• unable to see some of the dashboard pages / tabs
  • click on one tab and it takes you to another tab

It turns out that all the dashboards affected by this behavior were dashboards with hidden pages / tabs.

There is a workaround for this.  The workaround is – move all the hidden pages / tabs to be at the end of the list of dashboards pages in the dashboard properties view.  After doing this, the dashboard will work as expected.

There is also an Oracle patch for this bug.  It is Patch # 23511448.  As of the time of this post, it was still an interim patch and not yet a production patch.  From our perspective, the patch seems to have resolved the issue without causing any new issues.  However, since it’s still an interim patch, apply at your own risk.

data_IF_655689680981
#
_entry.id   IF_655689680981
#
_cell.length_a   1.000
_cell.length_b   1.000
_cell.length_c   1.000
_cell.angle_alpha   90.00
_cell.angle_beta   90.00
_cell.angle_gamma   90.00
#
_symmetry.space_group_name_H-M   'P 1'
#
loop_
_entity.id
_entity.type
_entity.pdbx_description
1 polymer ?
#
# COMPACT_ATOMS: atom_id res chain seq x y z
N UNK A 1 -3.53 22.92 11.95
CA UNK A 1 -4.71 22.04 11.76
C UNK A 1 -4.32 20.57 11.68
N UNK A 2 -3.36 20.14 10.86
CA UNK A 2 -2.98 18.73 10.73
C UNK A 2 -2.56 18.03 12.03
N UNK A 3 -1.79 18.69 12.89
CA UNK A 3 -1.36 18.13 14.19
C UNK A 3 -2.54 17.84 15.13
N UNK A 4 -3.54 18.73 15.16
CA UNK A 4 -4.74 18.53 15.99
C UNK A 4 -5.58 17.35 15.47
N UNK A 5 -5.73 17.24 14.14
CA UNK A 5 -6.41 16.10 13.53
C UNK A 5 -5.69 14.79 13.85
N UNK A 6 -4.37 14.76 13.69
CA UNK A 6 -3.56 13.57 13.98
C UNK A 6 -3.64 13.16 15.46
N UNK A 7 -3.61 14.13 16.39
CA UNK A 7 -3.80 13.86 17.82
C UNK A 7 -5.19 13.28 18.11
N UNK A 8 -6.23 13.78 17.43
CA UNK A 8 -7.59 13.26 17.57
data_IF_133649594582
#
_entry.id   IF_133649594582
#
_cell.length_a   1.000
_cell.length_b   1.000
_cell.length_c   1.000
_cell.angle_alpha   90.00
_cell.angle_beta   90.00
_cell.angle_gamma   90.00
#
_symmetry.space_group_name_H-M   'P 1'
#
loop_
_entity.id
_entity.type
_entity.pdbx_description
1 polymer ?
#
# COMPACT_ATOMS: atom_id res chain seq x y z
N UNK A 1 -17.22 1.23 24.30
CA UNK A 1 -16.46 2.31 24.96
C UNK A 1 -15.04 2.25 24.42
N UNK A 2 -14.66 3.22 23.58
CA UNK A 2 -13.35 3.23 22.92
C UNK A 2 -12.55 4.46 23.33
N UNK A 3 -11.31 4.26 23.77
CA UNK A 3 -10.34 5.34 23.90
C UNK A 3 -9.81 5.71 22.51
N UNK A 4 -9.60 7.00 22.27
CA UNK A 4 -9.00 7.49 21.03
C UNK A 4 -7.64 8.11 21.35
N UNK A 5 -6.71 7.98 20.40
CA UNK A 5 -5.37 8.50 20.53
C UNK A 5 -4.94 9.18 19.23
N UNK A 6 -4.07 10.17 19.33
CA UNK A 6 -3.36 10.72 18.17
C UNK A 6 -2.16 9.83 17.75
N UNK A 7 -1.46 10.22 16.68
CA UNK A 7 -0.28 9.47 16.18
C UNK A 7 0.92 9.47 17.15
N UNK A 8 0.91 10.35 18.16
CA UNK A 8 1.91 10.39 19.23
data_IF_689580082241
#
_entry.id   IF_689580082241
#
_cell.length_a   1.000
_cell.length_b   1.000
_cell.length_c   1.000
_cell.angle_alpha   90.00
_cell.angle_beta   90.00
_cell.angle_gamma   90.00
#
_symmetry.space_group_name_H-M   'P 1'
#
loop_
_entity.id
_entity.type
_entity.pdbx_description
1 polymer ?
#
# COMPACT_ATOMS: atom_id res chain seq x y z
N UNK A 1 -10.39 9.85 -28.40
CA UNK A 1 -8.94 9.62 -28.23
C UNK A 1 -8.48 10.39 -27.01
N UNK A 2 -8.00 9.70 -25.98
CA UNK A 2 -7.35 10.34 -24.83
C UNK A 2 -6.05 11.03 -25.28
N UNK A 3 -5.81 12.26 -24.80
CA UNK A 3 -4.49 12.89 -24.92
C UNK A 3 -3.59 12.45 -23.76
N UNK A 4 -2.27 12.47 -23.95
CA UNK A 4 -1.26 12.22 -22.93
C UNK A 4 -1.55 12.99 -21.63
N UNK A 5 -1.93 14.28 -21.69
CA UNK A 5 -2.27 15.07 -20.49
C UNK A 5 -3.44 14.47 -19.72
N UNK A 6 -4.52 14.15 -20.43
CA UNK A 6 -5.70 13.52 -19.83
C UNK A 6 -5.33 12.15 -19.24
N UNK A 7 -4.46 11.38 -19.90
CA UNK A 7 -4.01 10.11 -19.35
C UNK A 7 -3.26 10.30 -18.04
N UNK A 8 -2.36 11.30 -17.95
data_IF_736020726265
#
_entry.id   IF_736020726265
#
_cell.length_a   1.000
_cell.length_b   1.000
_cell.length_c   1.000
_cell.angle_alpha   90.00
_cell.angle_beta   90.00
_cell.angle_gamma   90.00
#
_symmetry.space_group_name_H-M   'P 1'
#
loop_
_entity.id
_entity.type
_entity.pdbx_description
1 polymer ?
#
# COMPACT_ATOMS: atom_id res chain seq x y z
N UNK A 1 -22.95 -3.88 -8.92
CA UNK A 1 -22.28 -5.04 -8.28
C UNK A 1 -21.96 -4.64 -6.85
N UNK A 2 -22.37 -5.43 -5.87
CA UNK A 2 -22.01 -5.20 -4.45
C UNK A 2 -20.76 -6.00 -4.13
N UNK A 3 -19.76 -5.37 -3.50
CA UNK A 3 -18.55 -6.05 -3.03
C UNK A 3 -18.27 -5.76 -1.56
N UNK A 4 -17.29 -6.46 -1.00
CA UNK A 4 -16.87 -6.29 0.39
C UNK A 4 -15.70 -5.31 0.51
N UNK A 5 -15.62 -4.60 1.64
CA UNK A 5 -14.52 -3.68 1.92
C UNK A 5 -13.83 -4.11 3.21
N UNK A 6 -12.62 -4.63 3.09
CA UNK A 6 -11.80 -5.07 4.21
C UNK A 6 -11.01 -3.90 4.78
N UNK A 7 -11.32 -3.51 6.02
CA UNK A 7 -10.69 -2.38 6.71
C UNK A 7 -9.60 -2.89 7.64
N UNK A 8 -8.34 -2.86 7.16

Thanks for reading.

Oracle Business Intelligence (OBIEE) Interview Questions and Answers – Set 1

These are a set of questions and answers to help you prepare for interviews for roles involving Oracle Business Intelligence (OBIEE).  I recommend that you do not simply try to memorize these questions and answers, but use them as a guide or to help you determine what you need to work on more to improve your knowledge and skills.
——————–
IMPORTANT DISCLAIMER: I cannot guarantee the correctness of any of these answers, and anyone using them should verify their correctness using other sources.
——————–

Q1. The business users mention that a particular report is not returning the correct results. How would you go about identifying if there is an issue and what the issue is?